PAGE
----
Proposals to cut £3m deficit include closure of toilets

CHANGES AHEAD Councillor Brendan Gibb-Gray
CHANGES AHEAD Councillor Brendan Gibb-Gray

Care home plan set to be refused

Have your say

RESIDENTS and businesses could take over the running of car parks, allotments and public toilets in bold moves by a council to save money.

Members of Havant Borough Council brainstormed ideas at a meeting with officers and councillors from other local authorities.

Between now and 2018, the council must make up a shortfall of £3m due to a decrease in the amount of grant coming from central government, and a change in the rules as to how much they can take from the New Homes Bonus and business rates.

One idea floated at the event was to hand control of allotments to users.

Conservative councillor Brendan Gibb-Gray said: ‘We want to engage with the residents as early as possible. We’re going to stop doing some things, and do other things a different way.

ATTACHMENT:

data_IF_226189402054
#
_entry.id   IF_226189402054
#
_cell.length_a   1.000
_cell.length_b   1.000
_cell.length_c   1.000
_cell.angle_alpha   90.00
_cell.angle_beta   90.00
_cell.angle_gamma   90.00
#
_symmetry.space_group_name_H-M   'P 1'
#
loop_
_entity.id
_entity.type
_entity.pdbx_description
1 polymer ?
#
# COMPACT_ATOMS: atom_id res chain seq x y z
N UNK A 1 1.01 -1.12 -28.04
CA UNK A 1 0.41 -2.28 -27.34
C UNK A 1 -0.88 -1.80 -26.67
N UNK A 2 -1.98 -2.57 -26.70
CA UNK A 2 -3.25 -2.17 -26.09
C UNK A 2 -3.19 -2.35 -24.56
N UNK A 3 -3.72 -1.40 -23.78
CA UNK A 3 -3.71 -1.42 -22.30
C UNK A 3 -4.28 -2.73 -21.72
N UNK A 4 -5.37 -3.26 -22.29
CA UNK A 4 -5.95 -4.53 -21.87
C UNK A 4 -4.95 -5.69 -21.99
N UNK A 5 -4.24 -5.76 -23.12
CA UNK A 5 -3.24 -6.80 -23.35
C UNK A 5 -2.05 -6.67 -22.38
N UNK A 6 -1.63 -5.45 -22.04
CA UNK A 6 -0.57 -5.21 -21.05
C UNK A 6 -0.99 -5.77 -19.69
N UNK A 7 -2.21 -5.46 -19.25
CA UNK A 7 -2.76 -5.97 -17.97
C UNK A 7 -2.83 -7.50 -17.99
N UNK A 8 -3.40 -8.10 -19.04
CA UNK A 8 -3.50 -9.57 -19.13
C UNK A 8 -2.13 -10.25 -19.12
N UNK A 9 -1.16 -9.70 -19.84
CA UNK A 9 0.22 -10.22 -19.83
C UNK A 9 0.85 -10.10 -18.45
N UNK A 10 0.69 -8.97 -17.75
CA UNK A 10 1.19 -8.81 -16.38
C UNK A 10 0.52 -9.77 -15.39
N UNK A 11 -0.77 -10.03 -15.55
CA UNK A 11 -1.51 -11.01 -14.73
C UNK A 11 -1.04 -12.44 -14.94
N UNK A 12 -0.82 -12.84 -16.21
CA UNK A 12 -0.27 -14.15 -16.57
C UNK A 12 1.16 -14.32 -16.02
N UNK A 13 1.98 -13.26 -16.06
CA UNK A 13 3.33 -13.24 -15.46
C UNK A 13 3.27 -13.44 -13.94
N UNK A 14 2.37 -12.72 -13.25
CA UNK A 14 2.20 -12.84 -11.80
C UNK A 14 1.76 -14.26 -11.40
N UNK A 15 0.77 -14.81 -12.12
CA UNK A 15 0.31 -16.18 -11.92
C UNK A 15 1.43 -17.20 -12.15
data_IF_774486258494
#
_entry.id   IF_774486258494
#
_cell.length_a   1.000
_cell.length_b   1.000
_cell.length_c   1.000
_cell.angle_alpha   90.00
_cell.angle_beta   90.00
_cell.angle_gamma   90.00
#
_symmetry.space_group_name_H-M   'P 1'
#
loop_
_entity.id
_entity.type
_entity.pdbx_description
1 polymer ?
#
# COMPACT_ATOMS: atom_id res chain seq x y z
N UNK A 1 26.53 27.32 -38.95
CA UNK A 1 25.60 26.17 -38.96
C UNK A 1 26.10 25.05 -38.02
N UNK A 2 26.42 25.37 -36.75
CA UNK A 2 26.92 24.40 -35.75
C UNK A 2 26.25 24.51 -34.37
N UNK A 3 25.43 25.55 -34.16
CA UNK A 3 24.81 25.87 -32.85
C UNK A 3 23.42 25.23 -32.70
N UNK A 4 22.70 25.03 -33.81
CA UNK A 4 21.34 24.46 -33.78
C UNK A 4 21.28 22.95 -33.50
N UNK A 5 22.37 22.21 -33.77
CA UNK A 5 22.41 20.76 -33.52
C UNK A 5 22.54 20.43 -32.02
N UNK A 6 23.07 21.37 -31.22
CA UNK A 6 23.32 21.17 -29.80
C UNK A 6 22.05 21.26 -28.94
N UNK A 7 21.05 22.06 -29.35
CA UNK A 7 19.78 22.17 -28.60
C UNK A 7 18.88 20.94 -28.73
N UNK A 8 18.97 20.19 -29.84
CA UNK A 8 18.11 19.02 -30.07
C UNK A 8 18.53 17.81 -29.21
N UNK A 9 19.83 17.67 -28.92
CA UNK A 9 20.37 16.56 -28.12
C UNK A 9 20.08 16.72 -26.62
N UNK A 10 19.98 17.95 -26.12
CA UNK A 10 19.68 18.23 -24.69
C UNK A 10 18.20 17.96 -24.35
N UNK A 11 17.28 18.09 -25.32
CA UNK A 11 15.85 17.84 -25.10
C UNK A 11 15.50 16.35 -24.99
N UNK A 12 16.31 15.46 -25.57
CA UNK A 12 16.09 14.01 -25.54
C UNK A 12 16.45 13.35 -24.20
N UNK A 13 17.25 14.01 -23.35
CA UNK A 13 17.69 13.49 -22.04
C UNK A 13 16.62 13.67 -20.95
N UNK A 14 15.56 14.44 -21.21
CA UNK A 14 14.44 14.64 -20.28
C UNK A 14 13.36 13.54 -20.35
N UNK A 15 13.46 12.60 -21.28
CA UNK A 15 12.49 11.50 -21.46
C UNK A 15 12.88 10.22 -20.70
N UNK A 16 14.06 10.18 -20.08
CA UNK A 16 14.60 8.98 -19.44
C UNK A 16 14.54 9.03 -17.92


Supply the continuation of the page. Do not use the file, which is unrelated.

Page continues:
‘We will out-source and maybe some things we will give to local people under the terms of the Localism Act.

‘The ultimate aim is to make the council smaller, but still efficient. For example, we control lots of allotments. But they are something that is absolutely 100 per cent community focused. We could pass this to the community to run, and they may run them better than us.’

Other ideas include closing public toilets and relying on shops to allow public use, similar to a current scheme in Portsmouth. Cutting bureaucracy in planning by only doing the minimum statutory requirements was another idea – first floated by the Tax Payers Alliance.

Councillor Mike Cheshire, of the Conservatives, said: ‘I know closing toilets has been a disaster in Portsmouth and Chichester but, working together with the community and businesses, could we do it better in a different way.’

Lone Liberal Democrat Faith Ponsonby, said: ‘There needs to be some sort of support where the council steps in if things go pear-shaped.’

And Terry Jordan, chairman of Havant Business Group, said businesses may struggle to get insurance to cover their bathrooms being used as public toilets.

Council leader Tony Briggs said in order to move forward the council and community has to be focused on ideas on how to save money.